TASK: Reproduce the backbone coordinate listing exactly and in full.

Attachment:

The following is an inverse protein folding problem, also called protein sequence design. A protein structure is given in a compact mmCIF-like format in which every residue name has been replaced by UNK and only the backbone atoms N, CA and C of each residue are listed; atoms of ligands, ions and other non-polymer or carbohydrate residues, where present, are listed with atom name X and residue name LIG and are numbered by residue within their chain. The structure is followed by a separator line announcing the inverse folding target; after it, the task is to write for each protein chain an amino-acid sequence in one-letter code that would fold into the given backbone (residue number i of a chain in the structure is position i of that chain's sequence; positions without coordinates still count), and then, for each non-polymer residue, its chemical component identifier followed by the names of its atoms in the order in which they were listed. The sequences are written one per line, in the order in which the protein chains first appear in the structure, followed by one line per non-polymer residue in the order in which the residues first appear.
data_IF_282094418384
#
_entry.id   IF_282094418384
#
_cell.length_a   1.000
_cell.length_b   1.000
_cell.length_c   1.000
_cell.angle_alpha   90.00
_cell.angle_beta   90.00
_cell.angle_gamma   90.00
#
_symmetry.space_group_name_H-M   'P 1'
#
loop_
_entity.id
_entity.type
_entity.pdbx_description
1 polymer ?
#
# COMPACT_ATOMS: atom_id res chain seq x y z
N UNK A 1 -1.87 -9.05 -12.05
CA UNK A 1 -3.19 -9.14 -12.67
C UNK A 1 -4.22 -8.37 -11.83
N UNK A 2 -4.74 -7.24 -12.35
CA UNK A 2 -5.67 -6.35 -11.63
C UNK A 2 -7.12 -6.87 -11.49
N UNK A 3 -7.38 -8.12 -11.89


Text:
The following is an inverse protein folding problem, also called protein sequence design. A protein structure is given in a compact mmCIF-like format in which every residue name has been replaced by UNK and only the backbone atoms N, CA and C of each residue are listed; atoms of ligands, ions and other non-polymer or carbohydrate residues, where present, are listed with atom name X and residue name LIG and are numbered by residue within their chain. The structure is followed by a separator line announcing the inverse folding target; after it, the task is to write for each protein chain an amino-acid sequence in one-letter code that would fold into the given backbone (residue number i of a chain in the structure is position i of that chain's sequence; positions without coordinates still count), and then, for each non-polymer residue, its chemical component identifier followed by the names of its atoms in the order in which they were listed. The sequences are written one per line, in the order in which the protein chains first appear in the structure, followed by one line per non-polymer residue in the order in which the residues first appear.
data_IF_282094418384
#
_entry.id   IF_282094418384
#
_cell.length_a   1.000
_cell.length_b   1.000
_cell.length_c   1.000
_cell.angle_alpha   90.00
_cell.angle_beta   90.00
_cell.angle_gamma   90.00
#
_symmetry.space_group_name_H-M   'P 1'
#
loop_
_entity.id
_entity.type
_entity.pdbx_description
1 polymer ?
#
# COMPACT_ATOMS: atom_id res chain seq x y z
N UNK A 1 -1.87 -9.05 -12.05
CA UNK A 1 -3.19 -9.14 -12.67
C UNK A 1 -4.22 -8.37 -11.83
N UNK A 2 -4.74 -7.24 -12.35
CA UNK A 2 -5.67 -6.35 -11.63
C UNK A 2 -7.12 -6.87 -11.49
N UNK A 3 -7.38 -8.12 -11.89